“The OTIS optical tissue imaging system is poised to make a major impact on the tissue specimen imaging market,” he contends. “The team has done an incredible job developing OTIS and established strong clinical and strategic relationships that will be the basis for widespread adoption.”

Those relationships include MD Anderson Cancer Center, Harvard Medical School Teaching Hospital, Beth Israel Deaconess Medical Center, Memorial Sloan Kettering Cancer Center, Princess Margaret Cancer Centre, Mount Sinai Hospital, Columbia University Medical Center, and Carbone Cancer Center. Overseas, the company’s engaged with Agaplesion Markus Krankenhaus in Germany and the University of Edinburgh.

Perimeter and Mount Sinai currently are completing a study of the OTIS imaging system in head and neck cancer.

In an earlier 50-patient study presented at the American Society of Breast Surgeons in 2018, the company’s wide-field OCT demonstrated a 96% concordance with gold standard pathology.

And in a study of Perimeter’s screening programs, seven clinicians with limited training and without pre-operative information achieved 81% sensitivity and 89% specificity to assess post-lumpectomy breast tissue margins. “This gives us a great deal of comfort to commercialize our technology,” Dr. Carignan suggests.

The only margin assessment device currently on the market – Dune Medical’s Margin Probe – is a radio-frequency spectroscopy. “While we generate an image of a scan, Margin Probe is more of a sampling technique,” Dr. Carignan says, adding that Margin Probe has a much lower specificity than OTIS, is costly and has challenges assessing microscopic disease.

He also points out that there are florescence, MRI and probe-based optical imaging devices currently in development but these have not overcome high costs, low specificity and challenges assessing microscopic disease.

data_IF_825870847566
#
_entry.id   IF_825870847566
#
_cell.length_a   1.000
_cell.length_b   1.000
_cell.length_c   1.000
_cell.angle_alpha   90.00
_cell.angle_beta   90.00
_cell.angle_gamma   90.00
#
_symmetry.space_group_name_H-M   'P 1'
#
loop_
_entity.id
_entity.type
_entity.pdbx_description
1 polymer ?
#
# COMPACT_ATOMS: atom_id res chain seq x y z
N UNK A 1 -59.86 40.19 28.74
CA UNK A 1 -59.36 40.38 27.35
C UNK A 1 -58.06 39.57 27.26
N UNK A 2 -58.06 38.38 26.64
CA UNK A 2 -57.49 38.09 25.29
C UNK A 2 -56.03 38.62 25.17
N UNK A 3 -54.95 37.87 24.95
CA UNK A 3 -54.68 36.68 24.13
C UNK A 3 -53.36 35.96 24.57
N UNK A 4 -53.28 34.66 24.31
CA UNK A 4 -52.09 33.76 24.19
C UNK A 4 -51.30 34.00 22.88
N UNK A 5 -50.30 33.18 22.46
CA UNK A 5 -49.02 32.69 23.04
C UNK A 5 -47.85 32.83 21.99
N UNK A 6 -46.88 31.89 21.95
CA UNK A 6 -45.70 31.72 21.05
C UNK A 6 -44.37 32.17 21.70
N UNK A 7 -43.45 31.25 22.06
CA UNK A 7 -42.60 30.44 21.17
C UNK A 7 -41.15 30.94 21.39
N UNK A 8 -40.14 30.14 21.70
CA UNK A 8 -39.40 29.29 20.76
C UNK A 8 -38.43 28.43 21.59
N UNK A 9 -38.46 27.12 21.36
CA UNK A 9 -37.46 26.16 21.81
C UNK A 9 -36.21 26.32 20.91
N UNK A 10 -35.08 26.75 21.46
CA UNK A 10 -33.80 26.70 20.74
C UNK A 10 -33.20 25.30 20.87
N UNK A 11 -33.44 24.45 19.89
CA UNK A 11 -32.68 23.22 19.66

Dr. Carignan says Perimeter is planning a regional approach to commercialization, following regulatory approvals, targeting a broad range of tissue specimens including breast. The plan is to do a limited launch in the U.S. in late 2019 with a clinically focused direct sales team and channel partners to increase market coverage.

In 2020, the company expects to expand sales and marketing to Canada and the EU, using international distribution partners, followed by the rest of the world in 2021, with a specific focus on Australia, New Zealand and Japan, using qualified distributors.

Perimeter also hopes to raise up to $25-million USD, with funds earmarked to develop its next generation AI product, additional clinical studies and regulatory clearances, and building out its commercial infrastructure.

“We believe OTIS is a disruptive medical device platform that can save time and money for healthcare providers and fit easily into the clinical workflow,” Dr. Carignan says.

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This article does not constitute an offer to sell or the solicitation of an offer to buy any securities of Perimeter Medical Imaging, and shall not constitute an offer, solicitation or sale of any security in any state or jurisdiction in which such offer, solicitation or sale would be unlawful prior to registration or qualification under the securities laws of any such state or jurisdiction.